Biochemical Engineering Journal - Preface
Biochem. Eng. J., 2004, 17(3), 153-153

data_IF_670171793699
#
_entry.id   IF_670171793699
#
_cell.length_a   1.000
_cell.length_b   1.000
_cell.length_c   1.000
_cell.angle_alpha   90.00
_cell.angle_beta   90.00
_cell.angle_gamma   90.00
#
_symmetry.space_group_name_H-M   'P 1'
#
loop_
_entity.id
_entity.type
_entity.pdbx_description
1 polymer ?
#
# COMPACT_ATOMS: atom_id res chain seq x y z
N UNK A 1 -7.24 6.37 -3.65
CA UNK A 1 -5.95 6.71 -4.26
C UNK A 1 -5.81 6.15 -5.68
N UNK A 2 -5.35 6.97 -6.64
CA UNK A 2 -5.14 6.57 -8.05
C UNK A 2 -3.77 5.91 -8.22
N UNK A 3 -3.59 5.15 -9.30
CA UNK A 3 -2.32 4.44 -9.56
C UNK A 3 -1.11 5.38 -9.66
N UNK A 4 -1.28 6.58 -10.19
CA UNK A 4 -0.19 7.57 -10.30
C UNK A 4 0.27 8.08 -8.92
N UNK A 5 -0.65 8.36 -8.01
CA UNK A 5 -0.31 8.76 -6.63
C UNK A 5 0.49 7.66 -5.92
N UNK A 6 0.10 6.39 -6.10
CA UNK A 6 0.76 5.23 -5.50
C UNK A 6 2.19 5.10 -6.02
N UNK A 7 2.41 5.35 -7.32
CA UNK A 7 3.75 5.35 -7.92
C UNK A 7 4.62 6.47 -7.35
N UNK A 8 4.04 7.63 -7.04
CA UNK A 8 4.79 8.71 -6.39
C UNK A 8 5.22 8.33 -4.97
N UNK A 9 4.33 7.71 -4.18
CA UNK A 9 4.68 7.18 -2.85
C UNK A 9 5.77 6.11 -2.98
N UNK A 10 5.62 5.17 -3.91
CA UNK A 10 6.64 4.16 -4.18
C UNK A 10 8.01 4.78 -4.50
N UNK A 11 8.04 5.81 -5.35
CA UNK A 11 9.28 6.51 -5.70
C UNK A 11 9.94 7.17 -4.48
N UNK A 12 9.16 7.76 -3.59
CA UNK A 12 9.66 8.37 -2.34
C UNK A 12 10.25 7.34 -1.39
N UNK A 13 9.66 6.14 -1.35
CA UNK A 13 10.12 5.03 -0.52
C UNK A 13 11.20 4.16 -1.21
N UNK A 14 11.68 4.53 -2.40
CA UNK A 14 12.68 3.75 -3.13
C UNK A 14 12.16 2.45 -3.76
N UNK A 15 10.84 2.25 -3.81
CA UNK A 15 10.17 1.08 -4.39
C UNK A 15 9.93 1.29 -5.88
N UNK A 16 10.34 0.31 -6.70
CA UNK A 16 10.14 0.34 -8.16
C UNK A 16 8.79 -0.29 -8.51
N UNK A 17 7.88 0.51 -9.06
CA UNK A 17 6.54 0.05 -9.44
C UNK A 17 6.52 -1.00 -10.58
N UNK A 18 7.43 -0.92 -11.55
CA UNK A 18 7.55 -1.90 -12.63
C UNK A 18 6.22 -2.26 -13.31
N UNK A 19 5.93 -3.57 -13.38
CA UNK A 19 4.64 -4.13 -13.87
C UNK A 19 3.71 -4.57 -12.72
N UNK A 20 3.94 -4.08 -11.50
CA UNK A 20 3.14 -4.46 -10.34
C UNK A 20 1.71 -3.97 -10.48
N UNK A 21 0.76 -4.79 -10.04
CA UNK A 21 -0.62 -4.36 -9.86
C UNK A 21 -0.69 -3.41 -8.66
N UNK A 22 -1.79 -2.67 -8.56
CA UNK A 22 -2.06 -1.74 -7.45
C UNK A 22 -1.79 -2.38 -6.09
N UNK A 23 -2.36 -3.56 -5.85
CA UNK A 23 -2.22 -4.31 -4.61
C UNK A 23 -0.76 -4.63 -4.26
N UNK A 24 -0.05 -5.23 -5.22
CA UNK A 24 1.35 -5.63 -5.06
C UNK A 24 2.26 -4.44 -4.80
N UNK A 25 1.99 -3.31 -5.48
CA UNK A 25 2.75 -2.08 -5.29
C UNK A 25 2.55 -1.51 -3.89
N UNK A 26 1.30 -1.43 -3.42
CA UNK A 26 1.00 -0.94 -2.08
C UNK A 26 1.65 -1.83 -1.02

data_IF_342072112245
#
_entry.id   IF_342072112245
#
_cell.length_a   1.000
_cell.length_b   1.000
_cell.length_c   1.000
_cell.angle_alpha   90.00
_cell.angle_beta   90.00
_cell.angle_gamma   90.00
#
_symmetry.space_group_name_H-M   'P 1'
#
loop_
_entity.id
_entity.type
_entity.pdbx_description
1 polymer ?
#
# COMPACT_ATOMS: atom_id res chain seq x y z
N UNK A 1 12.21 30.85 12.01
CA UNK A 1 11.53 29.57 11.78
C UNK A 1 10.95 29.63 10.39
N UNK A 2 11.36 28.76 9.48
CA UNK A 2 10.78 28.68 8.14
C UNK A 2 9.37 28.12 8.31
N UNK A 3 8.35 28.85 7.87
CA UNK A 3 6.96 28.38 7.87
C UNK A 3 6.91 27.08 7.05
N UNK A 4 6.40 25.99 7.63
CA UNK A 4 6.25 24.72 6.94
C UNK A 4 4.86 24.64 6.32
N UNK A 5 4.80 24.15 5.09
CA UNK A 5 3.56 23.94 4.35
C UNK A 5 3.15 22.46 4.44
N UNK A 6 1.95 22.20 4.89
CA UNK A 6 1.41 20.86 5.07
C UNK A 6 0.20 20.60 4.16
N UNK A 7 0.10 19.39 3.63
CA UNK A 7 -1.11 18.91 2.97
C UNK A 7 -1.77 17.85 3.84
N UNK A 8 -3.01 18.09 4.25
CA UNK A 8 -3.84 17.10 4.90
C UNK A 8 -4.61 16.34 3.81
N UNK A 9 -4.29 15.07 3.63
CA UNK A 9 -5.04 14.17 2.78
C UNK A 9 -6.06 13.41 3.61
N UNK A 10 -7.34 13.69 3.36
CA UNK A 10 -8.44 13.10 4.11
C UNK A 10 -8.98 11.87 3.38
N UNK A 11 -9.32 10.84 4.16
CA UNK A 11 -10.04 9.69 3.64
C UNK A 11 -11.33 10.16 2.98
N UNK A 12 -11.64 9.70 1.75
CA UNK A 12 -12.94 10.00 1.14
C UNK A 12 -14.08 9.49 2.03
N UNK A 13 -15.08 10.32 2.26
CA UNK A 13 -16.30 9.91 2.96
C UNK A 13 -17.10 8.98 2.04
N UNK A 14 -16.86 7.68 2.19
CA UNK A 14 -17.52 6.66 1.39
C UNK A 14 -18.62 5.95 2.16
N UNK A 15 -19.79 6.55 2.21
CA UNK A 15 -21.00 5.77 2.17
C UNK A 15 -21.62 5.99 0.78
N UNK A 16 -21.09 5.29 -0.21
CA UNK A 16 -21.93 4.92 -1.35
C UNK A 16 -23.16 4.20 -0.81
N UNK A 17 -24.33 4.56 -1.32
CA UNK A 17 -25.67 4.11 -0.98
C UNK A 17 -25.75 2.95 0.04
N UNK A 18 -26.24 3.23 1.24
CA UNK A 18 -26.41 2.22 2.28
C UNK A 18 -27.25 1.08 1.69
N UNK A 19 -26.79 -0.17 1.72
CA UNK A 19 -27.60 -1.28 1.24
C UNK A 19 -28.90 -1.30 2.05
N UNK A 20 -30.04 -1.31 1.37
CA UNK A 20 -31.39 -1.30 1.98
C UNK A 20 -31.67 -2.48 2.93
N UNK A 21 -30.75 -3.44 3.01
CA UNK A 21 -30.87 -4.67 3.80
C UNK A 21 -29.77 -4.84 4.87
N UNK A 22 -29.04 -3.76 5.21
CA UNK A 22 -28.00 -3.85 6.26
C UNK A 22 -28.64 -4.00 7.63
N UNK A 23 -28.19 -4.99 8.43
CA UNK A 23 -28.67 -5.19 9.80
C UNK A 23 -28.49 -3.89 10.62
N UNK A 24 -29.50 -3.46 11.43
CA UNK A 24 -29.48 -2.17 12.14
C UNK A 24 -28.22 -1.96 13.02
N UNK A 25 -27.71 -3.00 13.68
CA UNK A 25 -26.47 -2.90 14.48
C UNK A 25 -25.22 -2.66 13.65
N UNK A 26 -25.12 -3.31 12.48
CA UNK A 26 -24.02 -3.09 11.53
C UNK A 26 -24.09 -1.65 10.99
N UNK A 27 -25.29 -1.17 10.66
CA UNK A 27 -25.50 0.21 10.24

In 2001, the Biochemical Engineering Journal dedicated a first special issue to the field of shaking bioreactors (vol. 7, issue 2). Due to the significance of this topic at the early steps of bioprocess development, a second special issue was arranged to address the new biochemical engineering aspects of this versatile and easy-to-use bioreactor. Substantial progress has been made since the previous special issue. The mechanistic understanding of basic physical phenomena in shaking bioreactors has increased. Furthermore, new devices for on-line analysis are now available. As a result, some of the experimentally observed peculiarities obtained with biological systems can now be explained. This progress is represented by the eight full papers of this special issue. However, there are still many unsolved problems associated with shaking bioreactors. These are, for example, the control of microbial growth on the reactor walls, the impact of shaking conditions on the morphology of filamentous microorganisms or the influence of foam on the maximum oxygen transfer capacity in baffled flasks. Besides, easily applicable techniques for feeding nutrients to cultures in shaking bioreactors are strongly desired. In the field of shaking bioreactors, a clear trend is visible leading to smaller culture volumes by utilising test tubes and micro titre plates. A complete automation of the whole screening process ranging from colony picking from large agar plates to readily processed supernatants or cell extracts seems to be feasible in the near future. Such systems will potentially handle more than 10,000 individual shaking bioreactors at the same time under the control of on-line measurement. Thus, it seems that the area of shaking bioreactors will keep biotechnologists and biochemical engineers heavily engaged and therefore, new advances in terms of understanding, devices and technologies will be assured for in the future.